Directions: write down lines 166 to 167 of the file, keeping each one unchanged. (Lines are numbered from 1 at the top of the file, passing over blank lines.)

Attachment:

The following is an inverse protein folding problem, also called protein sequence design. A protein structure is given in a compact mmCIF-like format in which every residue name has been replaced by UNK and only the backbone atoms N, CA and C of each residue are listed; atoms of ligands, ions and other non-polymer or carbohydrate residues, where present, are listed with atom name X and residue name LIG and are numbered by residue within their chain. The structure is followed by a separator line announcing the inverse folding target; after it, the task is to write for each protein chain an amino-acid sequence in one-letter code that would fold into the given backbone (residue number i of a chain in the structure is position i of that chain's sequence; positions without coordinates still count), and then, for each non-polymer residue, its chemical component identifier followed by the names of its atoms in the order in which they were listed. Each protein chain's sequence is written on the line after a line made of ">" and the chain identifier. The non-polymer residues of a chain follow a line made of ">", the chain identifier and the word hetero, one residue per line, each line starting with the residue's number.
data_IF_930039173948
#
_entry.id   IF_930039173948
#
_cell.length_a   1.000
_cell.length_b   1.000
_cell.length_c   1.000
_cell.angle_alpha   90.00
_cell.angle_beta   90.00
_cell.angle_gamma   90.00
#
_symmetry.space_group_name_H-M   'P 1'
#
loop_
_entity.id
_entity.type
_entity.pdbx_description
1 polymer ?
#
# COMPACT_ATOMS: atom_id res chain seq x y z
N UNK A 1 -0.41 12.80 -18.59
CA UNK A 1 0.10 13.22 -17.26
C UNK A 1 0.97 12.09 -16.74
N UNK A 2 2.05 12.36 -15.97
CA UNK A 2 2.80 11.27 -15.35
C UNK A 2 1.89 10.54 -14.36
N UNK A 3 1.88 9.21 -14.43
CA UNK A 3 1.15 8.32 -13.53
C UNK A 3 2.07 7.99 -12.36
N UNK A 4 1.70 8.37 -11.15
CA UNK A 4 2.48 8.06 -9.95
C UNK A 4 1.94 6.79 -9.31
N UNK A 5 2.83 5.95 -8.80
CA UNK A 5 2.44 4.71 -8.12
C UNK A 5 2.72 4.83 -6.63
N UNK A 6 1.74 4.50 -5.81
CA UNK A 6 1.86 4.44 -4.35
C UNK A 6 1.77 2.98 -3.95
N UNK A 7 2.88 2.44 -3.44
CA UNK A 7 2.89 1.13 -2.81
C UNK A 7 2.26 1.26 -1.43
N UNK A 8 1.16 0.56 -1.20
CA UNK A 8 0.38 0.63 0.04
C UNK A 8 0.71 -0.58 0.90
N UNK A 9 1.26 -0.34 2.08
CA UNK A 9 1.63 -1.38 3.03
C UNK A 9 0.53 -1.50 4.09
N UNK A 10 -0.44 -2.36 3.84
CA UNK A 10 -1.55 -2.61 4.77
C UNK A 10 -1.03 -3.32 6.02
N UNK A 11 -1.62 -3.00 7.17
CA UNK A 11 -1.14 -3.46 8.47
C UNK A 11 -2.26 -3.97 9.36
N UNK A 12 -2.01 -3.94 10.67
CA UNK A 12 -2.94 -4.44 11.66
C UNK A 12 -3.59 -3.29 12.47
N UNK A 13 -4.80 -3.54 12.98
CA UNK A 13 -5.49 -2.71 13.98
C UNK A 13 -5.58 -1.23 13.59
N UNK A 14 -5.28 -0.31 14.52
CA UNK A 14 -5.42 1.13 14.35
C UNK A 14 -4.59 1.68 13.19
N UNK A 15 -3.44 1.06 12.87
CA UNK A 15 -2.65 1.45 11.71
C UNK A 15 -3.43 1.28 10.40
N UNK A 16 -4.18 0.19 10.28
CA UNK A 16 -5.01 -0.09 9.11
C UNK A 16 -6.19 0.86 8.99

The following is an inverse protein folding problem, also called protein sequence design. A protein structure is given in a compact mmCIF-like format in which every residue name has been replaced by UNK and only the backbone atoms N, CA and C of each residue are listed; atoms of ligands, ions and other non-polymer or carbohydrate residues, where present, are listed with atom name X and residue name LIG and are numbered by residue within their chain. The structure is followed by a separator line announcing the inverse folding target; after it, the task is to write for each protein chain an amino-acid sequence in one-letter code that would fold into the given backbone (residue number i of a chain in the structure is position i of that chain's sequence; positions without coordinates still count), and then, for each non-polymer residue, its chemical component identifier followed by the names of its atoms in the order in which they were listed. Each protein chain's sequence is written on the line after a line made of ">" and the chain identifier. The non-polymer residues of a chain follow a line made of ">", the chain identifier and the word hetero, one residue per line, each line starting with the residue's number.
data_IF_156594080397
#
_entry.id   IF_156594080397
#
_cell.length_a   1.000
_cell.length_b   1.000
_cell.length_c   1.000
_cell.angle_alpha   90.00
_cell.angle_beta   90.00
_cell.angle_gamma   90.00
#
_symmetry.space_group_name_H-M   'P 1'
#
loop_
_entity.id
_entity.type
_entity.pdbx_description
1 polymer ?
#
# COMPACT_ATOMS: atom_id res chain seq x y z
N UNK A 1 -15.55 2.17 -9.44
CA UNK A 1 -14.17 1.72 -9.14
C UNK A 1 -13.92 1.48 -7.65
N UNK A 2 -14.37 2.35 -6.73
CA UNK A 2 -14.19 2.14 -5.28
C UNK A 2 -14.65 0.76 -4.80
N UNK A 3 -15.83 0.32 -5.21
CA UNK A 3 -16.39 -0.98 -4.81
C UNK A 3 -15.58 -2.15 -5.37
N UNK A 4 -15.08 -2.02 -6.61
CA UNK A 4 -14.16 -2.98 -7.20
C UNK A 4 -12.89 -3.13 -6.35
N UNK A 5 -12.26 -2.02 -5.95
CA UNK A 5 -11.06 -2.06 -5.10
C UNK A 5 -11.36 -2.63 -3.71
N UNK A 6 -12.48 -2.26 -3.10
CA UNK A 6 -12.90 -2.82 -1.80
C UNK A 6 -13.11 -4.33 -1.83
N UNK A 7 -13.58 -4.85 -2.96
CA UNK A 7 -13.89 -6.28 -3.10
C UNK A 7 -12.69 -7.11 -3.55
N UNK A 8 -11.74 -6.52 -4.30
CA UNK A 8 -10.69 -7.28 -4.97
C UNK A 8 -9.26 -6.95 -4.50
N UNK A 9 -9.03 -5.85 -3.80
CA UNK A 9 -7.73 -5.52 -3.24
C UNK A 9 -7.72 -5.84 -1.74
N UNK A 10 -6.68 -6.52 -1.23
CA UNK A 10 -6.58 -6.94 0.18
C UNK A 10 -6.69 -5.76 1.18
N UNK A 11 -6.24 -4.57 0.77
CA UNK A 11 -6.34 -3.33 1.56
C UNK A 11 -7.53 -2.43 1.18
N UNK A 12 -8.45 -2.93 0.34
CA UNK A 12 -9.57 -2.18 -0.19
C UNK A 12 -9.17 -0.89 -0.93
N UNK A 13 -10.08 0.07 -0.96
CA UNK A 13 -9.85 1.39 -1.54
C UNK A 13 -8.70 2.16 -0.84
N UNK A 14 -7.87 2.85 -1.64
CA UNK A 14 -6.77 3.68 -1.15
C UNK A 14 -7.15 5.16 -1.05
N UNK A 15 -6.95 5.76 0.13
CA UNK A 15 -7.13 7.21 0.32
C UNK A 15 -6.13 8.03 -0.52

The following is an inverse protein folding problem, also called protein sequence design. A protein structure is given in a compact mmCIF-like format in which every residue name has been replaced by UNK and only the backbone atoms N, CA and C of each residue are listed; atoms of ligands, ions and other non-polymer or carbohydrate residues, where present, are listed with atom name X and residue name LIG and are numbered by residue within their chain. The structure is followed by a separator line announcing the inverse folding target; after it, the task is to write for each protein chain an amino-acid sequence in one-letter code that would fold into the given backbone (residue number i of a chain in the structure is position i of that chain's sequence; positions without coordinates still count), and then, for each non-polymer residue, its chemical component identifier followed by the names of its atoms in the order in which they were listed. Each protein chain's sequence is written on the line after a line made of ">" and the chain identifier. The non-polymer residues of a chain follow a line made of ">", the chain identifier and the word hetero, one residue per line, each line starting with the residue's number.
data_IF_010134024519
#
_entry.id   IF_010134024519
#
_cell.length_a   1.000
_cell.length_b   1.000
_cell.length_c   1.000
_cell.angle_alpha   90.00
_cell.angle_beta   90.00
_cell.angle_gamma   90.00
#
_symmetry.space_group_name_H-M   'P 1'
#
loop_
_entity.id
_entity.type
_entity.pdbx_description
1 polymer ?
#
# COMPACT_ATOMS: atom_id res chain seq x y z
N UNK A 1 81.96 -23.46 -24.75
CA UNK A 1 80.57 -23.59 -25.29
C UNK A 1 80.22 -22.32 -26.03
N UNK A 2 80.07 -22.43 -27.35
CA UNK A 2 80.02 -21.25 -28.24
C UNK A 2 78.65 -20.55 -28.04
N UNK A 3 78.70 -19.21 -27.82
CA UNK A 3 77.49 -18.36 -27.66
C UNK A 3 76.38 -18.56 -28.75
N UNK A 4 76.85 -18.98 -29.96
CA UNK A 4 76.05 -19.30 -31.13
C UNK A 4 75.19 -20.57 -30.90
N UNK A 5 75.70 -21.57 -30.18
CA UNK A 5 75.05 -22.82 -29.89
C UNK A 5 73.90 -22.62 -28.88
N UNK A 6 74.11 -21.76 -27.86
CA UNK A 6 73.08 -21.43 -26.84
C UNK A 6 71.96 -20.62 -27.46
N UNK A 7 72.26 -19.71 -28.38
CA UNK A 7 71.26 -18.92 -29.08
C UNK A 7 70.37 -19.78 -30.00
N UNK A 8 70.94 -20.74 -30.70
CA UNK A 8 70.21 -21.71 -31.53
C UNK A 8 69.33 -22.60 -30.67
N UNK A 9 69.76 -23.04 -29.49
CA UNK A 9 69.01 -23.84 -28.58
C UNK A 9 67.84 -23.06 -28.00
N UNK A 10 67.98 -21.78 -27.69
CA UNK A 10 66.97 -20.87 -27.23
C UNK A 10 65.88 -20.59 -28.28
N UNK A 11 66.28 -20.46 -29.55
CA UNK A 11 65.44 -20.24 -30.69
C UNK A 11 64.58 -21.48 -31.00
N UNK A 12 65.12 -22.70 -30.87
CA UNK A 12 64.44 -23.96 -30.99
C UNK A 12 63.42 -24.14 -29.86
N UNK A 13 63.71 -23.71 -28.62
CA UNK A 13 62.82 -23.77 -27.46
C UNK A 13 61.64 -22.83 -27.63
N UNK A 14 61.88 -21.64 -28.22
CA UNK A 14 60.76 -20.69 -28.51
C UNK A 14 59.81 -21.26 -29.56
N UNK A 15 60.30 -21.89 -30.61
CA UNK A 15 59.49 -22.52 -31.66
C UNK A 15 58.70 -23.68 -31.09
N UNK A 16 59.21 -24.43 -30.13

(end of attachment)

N UNK A 4 76.85 -18.98 -29.96
CA UNK A 4 76.05 -19.30 -31.13